Judging by the content of many emails I’ve been receiving this last month, it seems that many of you out there who have gone through a divorce and have been struggling to rebuild your life are beginning to turn a corner. Congratulations! As slow as it may have seemed to get you to this point, that is a significant change for you… when you start seeing the light at the end of the tunnel.
Approaching this point naturally brings up an important question: How do you know when you are healed?
Many years ago when I was seeing a Catholic therapist, I asked the same question one day as we discussed my progress. His answer was one I hadn’t expected. He told me that one day ten years from then when I was married and happy, I would see a movie or hear a song or come face-to-face with something else that would conjur up memories of my ex-spouse and the divorce, and it would make me cry.
This certainly was not the answer I was looking for, but he went on to explain by saying there was nothing wrong with that happening. I was human and to expect that my divorce would one day no longer have an affect on me was to have false expectations. But the test would be how I handled it. Would I feel sad, let it pass, and then get on with what I was doing? Or would I let it ruin my day and make me fall apart? The choice was mine.
Personally, I agree with him. Through personal experience and hearing stories others have shared with me, I don’t believe a person is ever fully healed from their divorce. It’s a traumatic and life-changing loss that affects you deeply. It becomes a part of who you are and for that reason, I believe the memories of what happened will always hurt, even in small degrees.
But they will fade into the background, if you let them. And there will come a point where you will feel as healed as you can possibly get. And a lot of getting to that point depends upon the choices you make now, just like the one that my therapist pointed out to me.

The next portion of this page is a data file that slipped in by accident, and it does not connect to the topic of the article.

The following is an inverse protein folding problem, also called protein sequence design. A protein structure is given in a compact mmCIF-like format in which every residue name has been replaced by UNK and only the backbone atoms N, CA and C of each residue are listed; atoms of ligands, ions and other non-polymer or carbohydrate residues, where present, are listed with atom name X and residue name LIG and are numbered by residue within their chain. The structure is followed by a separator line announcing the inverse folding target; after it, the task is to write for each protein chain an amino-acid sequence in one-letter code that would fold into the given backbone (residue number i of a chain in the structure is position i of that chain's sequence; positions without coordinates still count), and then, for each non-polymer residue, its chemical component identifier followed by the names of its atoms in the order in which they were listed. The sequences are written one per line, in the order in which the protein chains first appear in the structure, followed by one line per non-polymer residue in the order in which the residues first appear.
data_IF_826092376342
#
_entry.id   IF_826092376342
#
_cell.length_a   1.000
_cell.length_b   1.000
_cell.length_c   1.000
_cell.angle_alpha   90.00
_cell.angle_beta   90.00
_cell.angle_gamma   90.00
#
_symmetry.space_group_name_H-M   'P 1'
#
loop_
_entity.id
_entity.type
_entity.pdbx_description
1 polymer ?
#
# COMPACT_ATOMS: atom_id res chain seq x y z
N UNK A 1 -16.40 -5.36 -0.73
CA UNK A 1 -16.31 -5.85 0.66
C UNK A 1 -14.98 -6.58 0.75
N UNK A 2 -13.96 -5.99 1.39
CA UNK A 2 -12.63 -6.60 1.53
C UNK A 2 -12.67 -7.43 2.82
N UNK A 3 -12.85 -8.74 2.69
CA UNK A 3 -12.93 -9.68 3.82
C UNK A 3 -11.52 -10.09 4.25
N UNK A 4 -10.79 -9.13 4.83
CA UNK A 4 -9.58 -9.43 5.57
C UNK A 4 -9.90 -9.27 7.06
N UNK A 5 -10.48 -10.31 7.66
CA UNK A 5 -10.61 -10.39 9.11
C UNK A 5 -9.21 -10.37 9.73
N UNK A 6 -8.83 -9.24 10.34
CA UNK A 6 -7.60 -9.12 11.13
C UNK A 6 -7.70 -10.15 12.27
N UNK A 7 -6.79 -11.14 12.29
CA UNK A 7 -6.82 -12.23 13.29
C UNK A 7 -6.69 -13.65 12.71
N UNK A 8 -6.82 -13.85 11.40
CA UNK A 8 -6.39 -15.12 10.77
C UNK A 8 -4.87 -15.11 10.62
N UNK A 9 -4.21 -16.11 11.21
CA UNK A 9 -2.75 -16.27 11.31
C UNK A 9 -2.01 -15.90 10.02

So what is the gauge for knowing you’re ready to move on? The best way I can describe is it’s like feeling an itch. It was feeling this sort of interior itch that told me I was no longer able to stay where I was and it was time to move forward. Time for the next step. That itch didn’t hold any other particular answers, just that it was time to move on.
So as you move forward, here are some suggestions that will help provide clarification:
1. Go through the annulment process if you haven’t already. If you do this with an openness to the truth and with the simple intention of asking God to show you what your new direction in life is, instead of doing with the intention of getting remarried, you will experience healing on a level all its own. It will help you completely close that chapter of your life and give you the freedom to move forward with whatever decision the tribunal makes.
2. Read any or all of these specific books:
- How To Forgive Yourself And Others, by Fr. Eamon Tobin
- A Heart Like His, Fr. Thomas Williams, LC
- I Believe in Love: A Personal Retreat Based on the Teaching of St. Thérèse of Lisieux, Jean C. J. d’Elbée
- Lady In Waiting, Jackie Kendall/Debbie Jones (for women)
- When God Writes Your Love Story: The Ultimate Guide to Guy/Girl Relationships, Eric and Leslie Ludy
These books really help prepare one’s heart to look forward with hopeful joy.
3. Go to Eucharistic Adoration as much as possible to seek guidance and inspiration.
4. Be social, but don’t date until you have a decree of nullity. You need social relationships to help you heal, just do it in groups instead of one-on-one with the opposite sex. That way, you can take it slowly and have your feet firmly planted on the ground.
Most importantly, now that you are beginning to see the light at the end of the tunnel, make most of this time to firm up your relationship with God so the most important relationship you have is the most solid one. It will help you as you navigate the new chapter of your life.